Lydia Corbett, 14 – 27 October
Beside the Wave, 41 Chalcot Road, Primrose Hill, London NW1 8LS
Coinciding with a major exhibition of portraiture by Pablo Picasso at London’s National Portrait Gallery in October, this exhibition shows the paintings by one of his models, Lydia Corbett, or Sylvette David as she was then known. Featuring some forty paintings in pen and ink as well as oils, this collection showcases both new paintings of figures and English and French landscapes as well as previously unseen work from her studio. A selection of her ceramics will accompany this show. A biographical hardback book on Lydia Corbett’s life and work will be launched at the exhibition.
Lydia Corbett, née Sylvette David born in Paris, 1934, was famously introduced to Pablo Picasso in the 1950s. This chance encounter was a very important moment for both Picasso and for Sylvette. For Picasso, Sylvette became the subject of a large and significant body of work, including more than sixty paintings, drawings and sculptures. The distinctive profile of her head, long neck and high ponytail was a constant source of subject matter for him. He also created a series of sculptures of her in steel, which was a very important development in his work. It was also one of the most concentrated bodies of work inspired by a single woman that he ever created.
For Sylvette, not only was her innocent, youthful beauty immortalized but she would be remembered as a particular muse of the great artist – ‘The Girl with the Ponytail’. Picasso’s work and their friendship would become a constant source of inspiration for her own painting many years later.
Lydia Corbett is a prolific painter, working in an organic way whether in pen, ink and watercolour or with oil paint. Her compositions very often comprise still life, landscape and portraiture all in a single piece of work. Within this complex structure she tells a narrative very often relating to motherhood and the cycle of nature. Lydia Corbett’s work is in her own distinctive style showing influences from Picasso and Chagall. Her vibrant colour palette runs freely within each painting with figurative forms defined by her initial drawing. Sometimes you will see the figure of ‘The Girl with the Pony Tail’ in her work – a memory of her early, formative years as Sylvette. Lydia Corbett’s work is always joyful to look at and this latest exhibition of her work shows new paintings, as well as previously unseen earlier works from her studio. The daughter of a potter, she also creates ceramic figures and vessels of exaggerated perspective, as distinctive in style as her painting. A range of these ceramics will be displayed alongside the paintings in this exhibition, which also coincides with a book launch – a comprehensive biography of Corbett’s life and work by Isabelle Coulton. November also sees the major exhibition of Picasso’s portraiture in London’s National Portrait Gallery.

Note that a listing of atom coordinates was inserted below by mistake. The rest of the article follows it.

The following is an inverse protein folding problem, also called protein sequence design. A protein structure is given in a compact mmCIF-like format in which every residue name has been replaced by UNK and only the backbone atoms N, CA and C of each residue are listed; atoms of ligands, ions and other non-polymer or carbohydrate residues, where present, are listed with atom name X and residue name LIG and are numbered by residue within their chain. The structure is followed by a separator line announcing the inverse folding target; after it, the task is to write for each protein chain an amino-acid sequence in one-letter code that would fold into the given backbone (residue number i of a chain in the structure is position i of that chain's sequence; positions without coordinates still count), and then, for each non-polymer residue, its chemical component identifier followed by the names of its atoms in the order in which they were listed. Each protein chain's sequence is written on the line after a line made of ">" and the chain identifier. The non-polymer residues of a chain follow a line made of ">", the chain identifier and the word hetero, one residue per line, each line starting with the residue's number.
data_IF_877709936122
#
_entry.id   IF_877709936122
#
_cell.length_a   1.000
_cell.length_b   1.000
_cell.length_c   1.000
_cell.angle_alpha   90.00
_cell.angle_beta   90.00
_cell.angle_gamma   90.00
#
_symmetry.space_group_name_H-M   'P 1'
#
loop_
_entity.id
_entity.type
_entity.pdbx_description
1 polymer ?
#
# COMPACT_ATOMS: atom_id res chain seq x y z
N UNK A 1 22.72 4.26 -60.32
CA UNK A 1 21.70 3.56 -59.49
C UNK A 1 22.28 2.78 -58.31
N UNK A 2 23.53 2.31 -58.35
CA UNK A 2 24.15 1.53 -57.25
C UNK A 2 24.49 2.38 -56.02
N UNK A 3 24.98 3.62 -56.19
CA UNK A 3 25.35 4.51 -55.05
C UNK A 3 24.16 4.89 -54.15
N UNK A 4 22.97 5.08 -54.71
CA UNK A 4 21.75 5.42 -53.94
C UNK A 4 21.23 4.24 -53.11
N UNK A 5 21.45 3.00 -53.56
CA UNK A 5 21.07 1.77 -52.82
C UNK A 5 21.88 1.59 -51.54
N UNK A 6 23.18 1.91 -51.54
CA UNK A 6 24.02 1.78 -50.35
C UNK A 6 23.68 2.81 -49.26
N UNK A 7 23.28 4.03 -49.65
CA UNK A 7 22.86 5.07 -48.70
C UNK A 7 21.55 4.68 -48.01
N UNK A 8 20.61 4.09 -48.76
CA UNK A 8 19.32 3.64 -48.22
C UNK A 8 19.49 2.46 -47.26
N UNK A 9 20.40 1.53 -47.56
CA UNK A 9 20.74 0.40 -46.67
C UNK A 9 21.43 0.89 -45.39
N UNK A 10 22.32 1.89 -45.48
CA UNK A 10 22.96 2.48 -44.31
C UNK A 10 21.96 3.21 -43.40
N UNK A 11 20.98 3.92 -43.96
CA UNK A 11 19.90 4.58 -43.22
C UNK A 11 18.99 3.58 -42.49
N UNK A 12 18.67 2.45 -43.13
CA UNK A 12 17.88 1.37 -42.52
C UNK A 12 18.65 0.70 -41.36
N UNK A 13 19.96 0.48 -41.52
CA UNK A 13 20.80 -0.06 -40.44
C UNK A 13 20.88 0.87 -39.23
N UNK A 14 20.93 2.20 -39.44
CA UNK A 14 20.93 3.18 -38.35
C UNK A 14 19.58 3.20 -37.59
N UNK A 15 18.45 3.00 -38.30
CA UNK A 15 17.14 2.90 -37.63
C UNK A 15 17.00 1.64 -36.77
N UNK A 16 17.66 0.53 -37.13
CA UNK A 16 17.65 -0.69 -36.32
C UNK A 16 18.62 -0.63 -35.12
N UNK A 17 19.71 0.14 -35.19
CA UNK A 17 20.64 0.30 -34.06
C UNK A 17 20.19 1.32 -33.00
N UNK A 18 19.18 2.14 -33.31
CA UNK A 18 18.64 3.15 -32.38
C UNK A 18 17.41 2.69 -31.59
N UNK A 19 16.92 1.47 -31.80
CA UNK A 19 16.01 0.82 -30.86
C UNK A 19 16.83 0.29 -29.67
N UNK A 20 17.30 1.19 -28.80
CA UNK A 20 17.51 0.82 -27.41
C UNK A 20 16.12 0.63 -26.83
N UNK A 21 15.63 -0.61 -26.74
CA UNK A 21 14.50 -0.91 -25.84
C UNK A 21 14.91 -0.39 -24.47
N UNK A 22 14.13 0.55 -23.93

Lydia Corbett was born in Paris in 1934 to an influential art dealer based in the Champs Elysees, and his wife, a studio potter. At the age of nineteen Lydia had moved to Vallauris in the south of France with her mother who worked at a pottery studio in the town. It was here that she had a chance encounter with Pablo Picasso nearly sixty years ago, in 1954. Sylvette was chatting with friends while smoking and drinking coffee on one of the terraces of the town’s potteries. Over the wall of the neighbouring studio, Sylvette spotted Picasso holding up one of his pictures. It was a simple image of a young woman with a fringe and a ponytail; it was a portrait of her, executed from memory. One day she knocked on the door of his studio, he was delighted to see her and welcomed her in. ‘I want to paint Sylvette!’, Picasso exclaimed. Sylvette had started to wear her hair in a very unique manner, after her father saw a ballet Greek drama and was enchanted by a woman with a ponytail worn high up on the crown of her head. He told Sylvette that she should wear her hair like this. Sylvette did this and loved it – it was such an unusual look ahead of fashion that lots of people commented upon and it was this feature that caught Picasso’s eye, fascinated by Greek mythology as he was.
‘Picasso was a comic, he liked laughing and joking and behaving like a bit of a clown – a clever one.’ ‘I love to paint figures quickly. He taught me a lot without saying a word’. She would sit for him in an armchair while Picasso painted her in his simple studio, surrounded by many pots. Françoise had left Picasso by this time and he was lost without his wife and two children. He told Sylvette that he found her company as a model of great consolation to him and gave her a portrait of her. She would not accept money to pose, as she realised this would make her obliged to be nude for him. She never posed naked, although he did paint a couple of paintings of her imagined unclothed. Picasso gave Lydia a huge amount of confidence in herself as a painter, although it was not until she was in her forties that she started to paint, once her children had grown.
Corbett moved to England in 1968 where she pursued her own painting career, presenting twelve solo exhibitions in London. In 1991 she exhibited in Japan, and in the United States of America in 2004. In 2014 an exhibition of her watercolours were shown at Theater Bremen, concurrently with a major exhibition of Picasso’s work inspired by her, ‘Sylvette, Sylvette, Sylvette’ held at the Kunsthalle Bremen. These two exhibitions were the subject of a film produced by ARTE broadcast in England and Germany. First exhibition with David Simon Contemporary 2016.
Monday – Saturday 10am – 6pm, Sunday 12pm – 5pm.
Beside the Wave, 41 Chalcot Road, London, NW1 8LS 207 722 4161
www.beside-the-wave.co.uk , firstname.lastname@example.org